For more than a decade, academics have suggested agencies are increasingly avoiding notice and comment rulemaking because the process has become “ossified” by procedures imposed by Congress, courts and the Executive Branch, and because the rules ultimately issued by agencies are frequently challenged. This article reviews the rules the United States Environmental Protection Agency (EPA) issued between 2001 and 2005 to determine the validity of those criticisms. With regard to judicial challenges, 75% of EPA’s most important (“economically significant”) rules issued between 2001 and 2005 were challenged in court. This is consistent with the anecdotal claims of former EPA Administrators that 80% of their rules were challenged in court.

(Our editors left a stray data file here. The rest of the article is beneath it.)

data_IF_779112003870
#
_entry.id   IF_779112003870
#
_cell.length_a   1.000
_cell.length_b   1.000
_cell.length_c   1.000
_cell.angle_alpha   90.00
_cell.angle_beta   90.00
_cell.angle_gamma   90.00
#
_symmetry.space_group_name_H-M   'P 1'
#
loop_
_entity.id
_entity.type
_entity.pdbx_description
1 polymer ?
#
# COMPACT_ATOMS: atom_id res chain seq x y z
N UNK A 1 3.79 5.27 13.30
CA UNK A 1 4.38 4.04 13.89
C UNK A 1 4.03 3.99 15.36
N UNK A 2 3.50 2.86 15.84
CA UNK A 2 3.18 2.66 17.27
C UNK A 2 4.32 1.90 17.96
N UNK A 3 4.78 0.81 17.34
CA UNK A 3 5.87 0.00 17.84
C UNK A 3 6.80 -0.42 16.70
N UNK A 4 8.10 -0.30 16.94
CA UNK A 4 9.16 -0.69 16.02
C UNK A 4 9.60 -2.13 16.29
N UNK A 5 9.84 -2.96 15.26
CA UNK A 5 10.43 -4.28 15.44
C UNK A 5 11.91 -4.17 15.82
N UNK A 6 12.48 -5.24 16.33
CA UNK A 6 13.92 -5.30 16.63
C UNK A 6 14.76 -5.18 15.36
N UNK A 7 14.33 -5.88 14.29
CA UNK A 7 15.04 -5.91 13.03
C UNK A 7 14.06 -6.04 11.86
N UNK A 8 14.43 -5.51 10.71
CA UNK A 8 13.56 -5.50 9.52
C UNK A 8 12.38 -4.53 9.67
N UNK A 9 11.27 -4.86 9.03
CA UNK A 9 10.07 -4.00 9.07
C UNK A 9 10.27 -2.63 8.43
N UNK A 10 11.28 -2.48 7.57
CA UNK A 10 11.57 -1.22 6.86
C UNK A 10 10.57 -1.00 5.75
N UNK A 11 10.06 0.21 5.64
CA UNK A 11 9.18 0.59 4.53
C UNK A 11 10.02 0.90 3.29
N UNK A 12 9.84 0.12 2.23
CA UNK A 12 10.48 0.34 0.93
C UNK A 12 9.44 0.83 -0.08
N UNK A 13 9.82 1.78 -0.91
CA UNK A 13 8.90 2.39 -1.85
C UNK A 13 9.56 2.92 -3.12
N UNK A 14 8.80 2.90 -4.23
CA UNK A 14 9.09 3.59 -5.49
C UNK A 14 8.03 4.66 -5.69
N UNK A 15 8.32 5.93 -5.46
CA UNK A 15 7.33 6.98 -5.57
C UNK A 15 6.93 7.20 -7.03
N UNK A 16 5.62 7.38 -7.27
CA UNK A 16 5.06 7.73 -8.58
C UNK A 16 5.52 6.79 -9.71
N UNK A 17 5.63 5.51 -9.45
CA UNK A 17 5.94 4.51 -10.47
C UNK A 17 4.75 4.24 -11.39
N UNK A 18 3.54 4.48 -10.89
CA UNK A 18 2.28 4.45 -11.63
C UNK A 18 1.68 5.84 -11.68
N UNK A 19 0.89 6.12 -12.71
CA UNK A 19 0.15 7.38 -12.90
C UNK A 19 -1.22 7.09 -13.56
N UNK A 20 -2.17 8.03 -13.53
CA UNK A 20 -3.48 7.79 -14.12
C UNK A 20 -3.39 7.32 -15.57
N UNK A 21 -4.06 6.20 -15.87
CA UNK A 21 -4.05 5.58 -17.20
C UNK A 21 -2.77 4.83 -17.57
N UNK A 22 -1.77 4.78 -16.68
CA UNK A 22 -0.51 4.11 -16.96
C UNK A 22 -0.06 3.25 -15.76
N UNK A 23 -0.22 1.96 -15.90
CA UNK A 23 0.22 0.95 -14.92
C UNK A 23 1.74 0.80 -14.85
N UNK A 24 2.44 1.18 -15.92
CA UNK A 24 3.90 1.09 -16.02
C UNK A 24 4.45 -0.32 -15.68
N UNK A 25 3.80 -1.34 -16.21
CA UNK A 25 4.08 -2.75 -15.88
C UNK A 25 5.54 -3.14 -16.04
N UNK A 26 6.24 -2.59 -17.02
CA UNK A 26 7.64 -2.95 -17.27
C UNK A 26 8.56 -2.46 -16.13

With regard to the “ossification” of the notice and comment rulemaking process, while academics have claimed the “ossified” process often takes 3 to 5 years, the rules issued by EPA between 2001 and 2005 were generally finalized within 1.5 to 2 years. In addition, it did not take EPA much longer to finalize rules subject to the most stringent procedural requirements imposed by the Executive Branch and Congress than it took to finalize rules not subject to those procedures. This does not necessarily mean, however, that EPA’s rulemaking process is “deossified.” In fact, one might predict the time it would take EPA to finalize rules would decrease if the agency were avoiding notice and comment rulemaking for particularly contentious rules due to “ossification” or the potential for legal challenges. More study is, therefore, necessary to determine whether EPA’s rulemaking process is truly becoming “deossified.”
Stephen M. Johnson, Ossification’s Demise? An Empirical Analysis of EPA Rulemaking from 2001-2005, 38 Env't. L. 767 (2008).